It is obvious to both casual and formal students of the subject that something is rotten with the state of economics. In the physical world, the presence of rot is often evident long before its source is clear. If the economics profession were a barrel of apples, an approaching bystander could sense spoilage from a considerable distance. In these cases, it is just as important not to discard a healthy apple as it is to cull a spoiled one. To help us tell the difference, we need to examine a specimen of each, side by side.
The Concept of Social Cost and the “Coase Theorem”
No better illustration of what is right with economics exists than that of Nobel Laureate Ronald Coase’s famous article, “The Problem of Social Cost,” published in 1960. Coase was writing in opposition to two long- and strongly held beliefs. First was the tradition in the common law of nuisance that required government to assign and enforce property rights to enforce equity. Second, economists have long supported the use of taxes as a means of discouraging producers from imposing costs on third parties.
Coase developed a hypothetical example involving two neighboring landowners, a farmer and a cattle rancher. The rancher’s cattle were allowed to roam at will and trampled the crops of the farmer. The traditional legal approach in such cases is for the law to specify the legal rights, remedies and obligations of all parties. For over half of the 20th century, economists followed the lead of A. C. Pigou, who considered such activities to be an external cost; that is, a cost imposed on the farmer by the rancher even though the farmer was not directly involved in the production or consumption of cattle at the wholesale level. In Coase’s example, an additional head of cattle would cause $300 worth of damage to the farmer’s crops.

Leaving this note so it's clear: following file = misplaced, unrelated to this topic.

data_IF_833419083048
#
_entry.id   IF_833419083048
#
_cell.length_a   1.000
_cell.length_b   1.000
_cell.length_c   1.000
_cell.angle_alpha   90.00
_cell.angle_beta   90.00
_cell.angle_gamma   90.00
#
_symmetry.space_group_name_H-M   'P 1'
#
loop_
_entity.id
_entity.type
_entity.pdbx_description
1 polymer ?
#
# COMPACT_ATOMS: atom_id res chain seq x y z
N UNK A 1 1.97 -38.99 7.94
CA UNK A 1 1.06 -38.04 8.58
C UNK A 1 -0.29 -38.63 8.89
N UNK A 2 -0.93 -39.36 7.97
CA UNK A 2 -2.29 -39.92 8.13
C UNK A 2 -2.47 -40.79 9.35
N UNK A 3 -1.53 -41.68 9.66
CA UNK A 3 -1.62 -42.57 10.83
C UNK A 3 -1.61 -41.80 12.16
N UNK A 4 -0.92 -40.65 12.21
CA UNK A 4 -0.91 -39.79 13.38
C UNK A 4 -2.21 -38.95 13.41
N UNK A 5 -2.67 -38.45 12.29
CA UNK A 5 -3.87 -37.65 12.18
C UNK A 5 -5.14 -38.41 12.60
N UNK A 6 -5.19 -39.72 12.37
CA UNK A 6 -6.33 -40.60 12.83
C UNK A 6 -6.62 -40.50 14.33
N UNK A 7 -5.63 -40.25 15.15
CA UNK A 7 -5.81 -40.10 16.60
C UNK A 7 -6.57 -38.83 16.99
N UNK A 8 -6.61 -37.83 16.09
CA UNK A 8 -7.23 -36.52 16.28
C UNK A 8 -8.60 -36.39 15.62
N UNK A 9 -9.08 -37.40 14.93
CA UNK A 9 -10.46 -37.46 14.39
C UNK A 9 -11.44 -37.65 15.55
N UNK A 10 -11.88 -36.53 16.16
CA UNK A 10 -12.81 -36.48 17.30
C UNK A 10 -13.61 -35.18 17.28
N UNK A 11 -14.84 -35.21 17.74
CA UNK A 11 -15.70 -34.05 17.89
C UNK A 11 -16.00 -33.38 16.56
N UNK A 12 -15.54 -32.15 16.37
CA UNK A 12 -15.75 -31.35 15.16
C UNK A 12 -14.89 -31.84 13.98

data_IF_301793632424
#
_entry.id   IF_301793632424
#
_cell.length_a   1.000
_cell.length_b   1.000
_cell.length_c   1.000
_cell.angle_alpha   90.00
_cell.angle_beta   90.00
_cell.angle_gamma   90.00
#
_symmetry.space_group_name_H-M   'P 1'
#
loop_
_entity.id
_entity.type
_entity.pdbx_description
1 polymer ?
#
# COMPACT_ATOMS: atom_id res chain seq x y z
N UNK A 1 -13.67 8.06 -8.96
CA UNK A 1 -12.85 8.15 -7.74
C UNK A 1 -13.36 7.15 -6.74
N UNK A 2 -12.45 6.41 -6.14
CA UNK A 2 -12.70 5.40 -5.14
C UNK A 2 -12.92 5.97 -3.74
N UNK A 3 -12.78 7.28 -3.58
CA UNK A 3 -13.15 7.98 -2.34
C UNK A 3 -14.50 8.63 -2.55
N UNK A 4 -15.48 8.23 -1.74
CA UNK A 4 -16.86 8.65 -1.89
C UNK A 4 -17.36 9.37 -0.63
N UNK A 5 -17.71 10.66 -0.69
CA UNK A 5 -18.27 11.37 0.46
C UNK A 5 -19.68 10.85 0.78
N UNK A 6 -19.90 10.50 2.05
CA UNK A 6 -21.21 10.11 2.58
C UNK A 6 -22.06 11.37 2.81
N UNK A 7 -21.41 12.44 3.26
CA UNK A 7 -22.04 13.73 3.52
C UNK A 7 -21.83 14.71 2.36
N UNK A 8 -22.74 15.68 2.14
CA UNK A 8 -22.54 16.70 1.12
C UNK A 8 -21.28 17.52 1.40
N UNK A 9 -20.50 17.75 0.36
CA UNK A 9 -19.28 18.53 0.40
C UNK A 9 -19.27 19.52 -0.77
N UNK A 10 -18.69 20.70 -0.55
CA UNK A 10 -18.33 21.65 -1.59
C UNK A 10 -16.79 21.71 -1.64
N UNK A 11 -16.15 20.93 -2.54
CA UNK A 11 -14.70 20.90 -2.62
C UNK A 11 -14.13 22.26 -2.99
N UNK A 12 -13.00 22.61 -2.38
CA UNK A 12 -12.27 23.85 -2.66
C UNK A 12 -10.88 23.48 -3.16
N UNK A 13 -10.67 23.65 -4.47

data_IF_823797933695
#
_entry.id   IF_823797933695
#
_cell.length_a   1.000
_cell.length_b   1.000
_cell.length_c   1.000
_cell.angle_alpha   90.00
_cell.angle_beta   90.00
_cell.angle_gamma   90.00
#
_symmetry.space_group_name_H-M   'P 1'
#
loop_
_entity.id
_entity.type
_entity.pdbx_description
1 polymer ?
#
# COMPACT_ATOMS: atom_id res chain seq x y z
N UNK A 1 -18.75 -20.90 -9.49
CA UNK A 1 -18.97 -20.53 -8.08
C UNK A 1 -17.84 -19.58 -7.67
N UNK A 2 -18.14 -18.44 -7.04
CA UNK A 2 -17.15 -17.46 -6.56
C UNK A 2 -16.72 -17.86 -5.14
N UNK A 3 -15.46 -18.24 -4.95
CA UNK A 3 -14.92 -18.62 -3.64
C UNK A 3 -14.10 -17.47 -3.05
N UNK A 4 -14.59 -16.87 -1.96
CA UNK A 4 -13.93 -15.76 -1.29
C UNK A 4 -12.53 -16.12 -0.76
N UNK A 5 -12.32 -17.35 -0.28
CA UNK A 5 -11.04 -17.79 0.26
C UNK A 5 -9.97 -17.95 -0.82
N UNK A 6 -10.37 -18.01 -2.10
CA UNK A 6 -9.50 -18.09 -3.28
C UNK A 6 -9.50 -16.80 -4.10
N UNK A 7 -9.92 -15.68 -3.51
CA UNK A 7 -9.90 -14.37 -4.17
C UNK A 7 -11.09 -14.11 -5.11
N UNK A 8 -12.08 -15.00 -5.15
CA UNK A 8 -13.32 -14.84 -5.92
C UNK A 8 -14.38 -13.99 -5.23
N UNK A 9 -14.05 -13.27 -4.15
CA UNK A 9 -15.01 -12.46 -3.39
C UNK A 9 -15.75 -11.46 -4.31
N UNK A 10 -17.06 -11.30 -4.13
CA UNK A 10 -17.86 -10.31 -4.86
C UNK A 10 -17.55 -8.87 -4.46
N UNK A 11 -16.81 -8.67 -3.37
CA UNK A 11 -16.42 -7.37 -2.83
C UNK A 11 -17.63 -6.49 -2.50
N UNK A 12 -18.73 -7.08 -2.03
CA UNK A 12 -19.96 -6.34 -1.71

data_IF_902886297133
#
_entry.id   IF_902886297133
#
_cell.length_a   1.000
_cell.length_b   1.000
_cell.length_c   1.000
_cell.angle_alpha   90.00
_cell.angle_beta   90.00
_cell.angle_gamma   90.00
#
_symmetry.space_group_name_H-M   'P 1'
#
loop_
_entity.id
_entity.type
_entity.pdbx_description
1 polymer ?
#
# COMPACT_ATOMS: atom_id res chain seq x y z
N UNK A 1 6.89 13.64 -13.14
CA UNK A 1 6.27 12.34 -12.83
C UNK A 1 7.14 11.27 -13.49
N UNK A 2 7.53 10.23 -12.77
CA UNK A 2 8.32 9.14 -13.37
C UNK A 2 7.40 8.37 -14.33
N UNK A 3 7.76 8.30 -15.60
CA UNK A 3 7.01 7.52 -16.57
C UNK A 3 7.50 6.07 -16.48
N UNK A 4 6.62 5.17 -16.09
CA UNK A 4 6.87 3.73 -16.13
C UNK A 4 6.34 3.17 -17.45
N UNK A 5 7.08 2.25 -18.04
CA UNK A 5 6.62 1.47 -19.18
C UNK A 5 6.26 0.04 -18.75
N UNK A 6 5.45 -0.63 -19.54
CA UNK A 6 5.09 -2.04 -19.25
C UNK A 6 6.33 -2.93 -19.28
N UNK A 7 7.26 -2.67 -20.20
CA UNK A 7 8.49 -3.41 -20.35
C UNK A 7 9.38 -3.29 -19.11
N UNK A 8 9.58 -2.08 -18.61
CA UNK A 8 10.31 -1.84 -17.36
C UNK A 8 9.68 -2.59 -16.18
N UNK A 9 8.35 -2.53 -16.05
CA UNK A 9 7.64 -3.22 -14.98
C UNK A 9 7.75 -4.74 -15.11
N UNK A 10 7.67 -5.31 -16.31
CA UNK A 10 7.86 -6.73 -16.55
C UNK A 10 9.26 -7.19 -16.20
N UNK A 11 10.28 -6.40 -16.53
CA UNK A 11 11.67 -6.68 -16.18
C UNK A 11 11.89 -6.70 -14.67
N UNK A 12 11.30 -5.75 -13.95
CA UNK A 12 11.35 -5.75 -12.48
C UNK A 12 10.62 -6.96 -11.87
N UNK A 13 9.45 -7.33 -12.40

According to Pigou, the fact that the rancher’s production activities creates costs not just for himself and his business but for a third party makes this case special. The costs felt by the rancher are the private costs of production, while those felt by third parties are the external costs. The sum of both these types of costs is the social cost of production.
According to Pigou, the solution to the problem was to “internalize the externality;” e.g., make the external cost part of the decisionmaking process by levying a tax equal to its magnitude on the production of cattle. He claimed that this would cause ranchers to reduce their production of cattle to an appropriate extent. To continue Coase’s example, suppose that the additional head of cattle returns $200 in revenue to the rancher. The $300 per-unit tax will make it too expensive for the rancher to raise it; thus, cattle ranching will stop short of this level of production.